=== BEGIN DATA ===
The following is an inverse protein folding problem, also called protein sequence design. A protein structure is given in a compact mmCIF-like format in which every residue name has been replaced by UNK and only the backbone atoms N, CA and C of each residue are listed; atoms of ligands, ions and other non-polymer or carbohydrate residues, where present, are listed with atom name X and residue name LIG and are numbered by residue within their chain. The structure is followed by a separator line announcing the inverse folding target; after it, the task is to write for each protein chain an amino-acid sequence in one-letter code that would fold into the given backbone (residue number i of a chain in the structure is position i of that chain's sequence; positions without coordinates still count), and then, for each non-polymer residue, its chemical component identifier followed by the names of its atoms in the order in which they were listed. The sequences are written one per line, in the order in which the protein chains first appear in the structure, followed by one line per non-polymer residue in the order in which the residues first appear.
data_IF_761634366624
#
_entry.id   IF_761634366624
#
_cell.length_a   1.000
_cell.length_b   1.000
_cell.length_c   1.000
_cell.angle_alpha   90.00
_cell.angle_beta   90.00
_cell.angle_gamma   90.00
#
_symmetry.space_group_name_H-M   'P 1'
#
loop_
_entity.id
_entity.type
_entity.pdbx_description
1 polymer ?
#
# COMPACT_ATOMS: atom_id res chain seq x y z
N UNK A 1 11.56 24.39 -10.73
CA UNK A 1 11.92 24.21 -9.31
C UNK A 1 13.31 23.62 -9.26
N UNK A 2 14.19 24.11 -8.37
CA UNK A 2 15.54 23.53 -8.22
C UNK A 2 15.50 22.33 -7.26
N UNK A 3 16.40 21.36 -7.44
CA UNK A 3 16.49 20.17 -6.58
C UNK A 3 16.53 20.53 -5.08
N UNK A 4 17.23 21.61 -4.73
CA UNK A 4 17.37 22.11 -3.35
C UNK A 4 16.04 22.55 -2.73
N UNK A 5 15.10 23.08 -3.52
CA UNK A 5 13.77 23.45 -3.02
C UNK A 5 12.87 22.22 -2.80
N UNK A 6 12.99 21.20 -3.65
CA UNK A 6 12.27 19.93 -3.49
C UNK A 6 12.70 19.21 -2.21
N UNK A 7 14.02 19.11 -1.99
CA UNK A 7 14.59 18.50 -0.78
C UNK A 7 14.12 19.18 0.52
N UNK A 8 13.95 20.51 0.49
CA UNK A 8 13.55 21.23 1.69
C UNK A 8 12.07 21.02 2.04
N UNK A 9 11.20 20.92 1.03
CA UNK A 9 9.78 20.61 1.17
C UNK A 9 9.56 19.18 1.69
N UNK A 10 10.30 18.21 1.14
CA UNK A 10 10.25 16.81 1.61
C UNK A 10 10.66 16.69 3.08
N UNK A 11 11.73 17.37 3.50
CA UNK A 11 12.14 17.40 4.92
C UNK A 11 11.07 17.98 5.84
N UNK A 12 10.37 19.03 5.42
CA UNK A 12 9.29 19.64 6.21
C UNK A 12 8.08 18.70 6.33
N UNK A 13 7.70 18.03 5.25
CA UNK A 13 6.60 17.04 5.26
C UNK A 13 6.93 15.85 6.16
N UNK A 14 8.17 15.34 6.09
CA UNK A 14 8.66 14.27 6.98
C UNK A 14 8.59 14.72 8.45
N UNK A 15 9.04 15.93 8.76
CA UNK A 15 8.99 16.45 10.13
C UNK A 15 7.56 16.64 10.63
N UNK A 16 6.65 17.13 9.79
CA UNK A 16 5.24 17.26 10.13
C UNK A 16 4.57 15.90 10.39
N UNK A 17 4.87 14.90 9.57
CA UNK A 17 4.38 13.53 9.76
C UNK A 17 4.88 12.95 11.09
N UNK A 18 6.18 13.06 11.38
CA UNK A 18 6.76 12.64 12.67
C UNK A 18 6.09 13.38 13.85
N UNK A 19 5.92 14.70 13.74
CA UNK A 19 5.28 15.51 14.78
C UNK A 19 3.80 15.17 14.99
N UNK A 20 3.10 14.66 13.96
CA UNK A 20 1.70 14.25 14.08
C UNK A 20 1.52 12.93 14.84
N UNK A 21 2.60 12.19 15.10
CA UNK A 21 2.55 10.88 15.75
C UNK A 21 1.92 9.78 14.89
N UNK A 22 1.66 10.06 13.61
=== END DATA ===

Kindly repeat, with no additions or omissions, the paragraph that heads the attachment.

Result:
The following is an inverse protein folding problem, also called protein sequence design. A protein structure is given in a compact mmCIF-like format in which every residue name has been replaced by UNK and only the backbone atoms N, CA and C of each residue are listed; atoms of ligands, ions and other non-polymer or carbohydrate residues, where present, are listed with atom name X and residue name LIG and are numbered by residue within their chain. The structure is followed by a separator line announcing the inverse folding target; after it, the task is to write for each protein chain an amino-acid sequence in one-letter code that would fold into the given backbone (residue number i of a chain in the structure is position i of that chain's sequence; positions without coordinates still count), and then, for each non-polymer residue, its chemical component identifier followed by the names of its atoms in the order in which they were listed. The sequences are written one per line, in the order in which the protein chains first appear in the structure, followed by one line per non-polymer residue in the order in which the residues first appear.